I was recently talking with a friend who referred to herself as “a supporter” in her husband’s life.  I asked her who she felt was the “lead actor in her life story” to which she humbly responded, “I don’t know”.  I thought it was interesting that she viewed her role in life primarily as a support person.  It seemed that her identity may have been too wrapped up in the lives of others and she appeared to have forgotten about her own identity.

What intrigued me was that she considered her identity to be that of a support person.  As the conversation went on I wondered if it  could be possible that she was the co-star in the husbands life and vice versa?

Although it is both admirable and considerate to be of service to others, it might not be helpful if this is how someone perceives themselves.  Being mindful that if each of us aren’t the “stars in our own lives”, who is?

I believe that not only am I the “star in my life”, but also the director, producer, writer, costume designer, villain, and so on; you get
the drift.  Each of us are all these roles in each of our lives.  This way of thinking has the potential for each of us to assume complete ownership of our lives, thus making us accountable for all of our thoughts, emotions, choices and behaviors.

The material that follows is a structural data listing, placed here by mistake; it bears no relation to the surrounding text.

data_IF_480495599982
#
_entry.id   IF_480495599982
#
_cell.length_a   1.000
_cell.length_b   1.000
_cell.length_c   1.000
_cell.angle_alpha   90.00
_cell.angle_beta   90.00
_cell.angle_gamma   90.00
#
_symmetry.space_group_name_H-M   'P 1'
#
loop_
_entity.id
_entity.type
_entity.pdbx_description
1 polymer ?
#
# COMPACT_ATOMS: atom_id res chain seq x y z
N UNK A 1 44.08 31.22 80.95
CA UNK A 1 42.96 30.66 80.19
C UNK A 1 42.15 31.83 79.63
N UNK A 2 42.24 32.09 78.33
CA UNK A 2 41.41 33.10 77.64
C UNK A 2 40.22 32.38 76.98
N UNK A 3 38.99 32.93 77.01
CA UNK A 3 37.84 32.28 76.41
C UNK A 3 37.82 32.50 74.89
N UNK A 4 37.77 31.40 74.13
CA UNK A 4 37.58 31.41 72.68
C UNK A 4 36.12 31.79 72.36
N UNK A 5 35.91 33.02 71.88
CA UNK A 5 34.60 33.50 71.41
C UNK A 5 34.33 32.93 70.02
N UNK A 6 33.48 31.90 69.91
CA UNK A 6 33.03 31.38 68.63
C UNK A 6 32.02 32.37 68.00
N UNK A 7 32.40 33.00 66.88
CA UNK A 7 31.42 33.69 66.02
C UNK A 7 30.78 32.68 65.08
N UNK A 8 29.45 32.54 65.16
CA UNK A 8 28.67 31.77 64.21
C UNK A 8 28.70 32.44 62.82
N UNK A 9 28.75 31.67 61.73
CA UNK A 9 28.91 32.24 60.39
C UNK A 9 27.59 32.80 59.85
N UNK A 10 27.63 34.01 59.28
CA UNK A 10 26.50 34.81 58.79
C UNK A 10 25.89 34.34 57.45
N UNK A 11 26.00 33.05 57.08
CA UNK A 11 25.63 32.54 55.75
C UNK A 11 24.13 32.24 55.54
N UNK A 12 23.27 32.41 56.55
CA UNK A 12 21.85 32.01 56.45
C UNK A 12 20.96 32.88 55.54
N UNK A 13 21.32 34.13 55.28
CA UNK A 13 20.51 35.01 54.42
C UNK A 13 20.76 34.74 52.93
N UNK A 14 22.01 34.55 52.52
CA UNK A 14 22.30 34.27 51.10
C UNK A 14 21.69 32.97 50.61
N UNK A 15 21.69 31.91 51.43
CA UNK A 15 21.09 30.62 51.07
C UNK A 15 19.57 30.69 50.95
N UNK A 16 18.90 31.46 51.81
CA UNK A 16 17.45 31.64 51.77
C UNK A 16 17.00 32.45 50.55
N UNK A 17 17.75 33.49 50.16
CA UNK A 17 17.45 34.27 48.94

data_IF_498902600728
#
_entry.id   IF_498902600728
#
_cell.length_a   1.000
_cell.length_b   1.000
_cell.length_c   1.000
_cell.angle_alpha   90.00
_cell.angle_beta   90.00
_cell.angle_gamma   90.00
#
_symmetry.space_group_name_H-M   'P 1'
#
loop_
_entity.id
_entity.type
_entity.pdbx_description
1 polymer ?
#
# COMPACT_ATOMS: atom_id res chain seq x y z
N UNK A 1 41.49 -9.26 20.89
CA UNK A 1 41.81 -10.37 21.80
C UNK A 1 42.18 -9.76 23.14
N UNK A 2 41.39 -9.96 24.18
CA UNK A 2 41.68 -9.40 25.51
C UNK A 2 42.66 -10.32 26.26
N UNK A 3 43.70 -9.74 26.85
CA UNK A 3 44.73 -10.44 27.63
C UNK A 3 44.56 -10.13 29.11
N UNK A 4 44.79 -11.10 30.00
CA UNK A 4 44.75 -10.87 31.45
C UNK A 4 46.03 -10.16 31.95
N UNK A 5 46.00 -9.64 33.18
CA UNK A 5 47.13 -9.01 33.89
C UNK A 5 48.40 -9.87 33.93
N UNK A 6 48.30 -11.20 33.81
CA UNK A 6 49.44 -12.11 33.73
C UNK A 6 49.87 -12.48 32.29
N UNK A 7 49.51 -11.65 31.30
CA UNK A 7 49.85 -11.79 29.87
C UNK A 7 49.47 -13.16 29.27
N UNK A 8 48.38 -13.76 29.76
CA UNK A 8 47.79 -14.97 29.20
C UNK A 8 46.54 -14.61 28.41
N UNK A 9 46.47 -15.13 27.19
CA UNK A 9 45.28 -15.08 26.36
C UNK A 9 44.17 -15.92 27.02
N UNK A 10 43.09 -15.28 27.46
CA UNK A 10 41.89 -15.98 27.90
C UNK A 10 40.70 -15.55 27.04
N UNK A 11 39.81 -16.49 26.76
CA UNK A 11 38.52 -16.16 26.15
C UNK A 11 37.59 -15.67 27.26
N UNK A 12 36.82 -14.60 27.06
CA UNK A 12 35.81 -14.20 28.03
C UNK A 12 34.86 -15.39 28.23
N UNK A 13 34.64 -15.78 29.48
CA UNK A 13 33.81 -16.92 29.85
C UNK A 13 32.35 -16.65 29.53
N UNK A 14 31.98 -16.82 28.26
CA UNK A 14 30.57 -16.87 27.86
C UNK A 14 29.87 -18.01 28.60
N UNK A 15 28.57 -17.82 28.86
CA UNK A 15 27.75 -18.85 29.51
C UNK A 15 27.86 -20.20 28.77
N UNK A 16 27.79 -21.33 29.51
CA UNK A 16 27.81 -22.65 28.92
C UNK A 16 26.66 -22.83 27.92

No one person only serves one role in life.  As we are social beings who have family and friends we serve many roles in our lives (including co-stars in the lives of our loved ones and friends).  The stronger the relationship, the  stronger the role.

The next time someone asks you who you are, perhaps you might consider responding the “the star in my own life”.

Write your own story,

Dan McCaughan

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Posted on 2nd October 2012 in EXPLORING OURSELVES, ONE DAN'S OPINION

I believe that all of life is connected, especially when it comes to our health and energy.  Everyone has likely noticed that when our energy levels are down most other areas of our lives will be down as well.

For instance, if your work life isn’t going well it will invariably affect other areas of your life; the same goes when we have relationship issues, then the other areas of our life seem to suffer.

So does this mean you can’t ever get to a point in your life where all areas are a perfect 10 out of 10? Sure you can, but it usually won’t last.  And why is that?

Likely because if everything was rolling along at a perfect 10 out of 10, then there would be no room for Growth.  To illustrate this idea just look around at everything in the universe; evidence clearly points to the fact that “if you are not growing, then you are dying”.  This leads me to believe that there is no in between for any area of your life, you are either getting better or worse, no middle ground. 

Admittedly we grow at different paces throughout the course of our lives.  Sometimes we see huge gains, while other times the growth is less obvious. Perhaps because we might be in an energy or health slump, or maybe more intently focused on other areas of our life.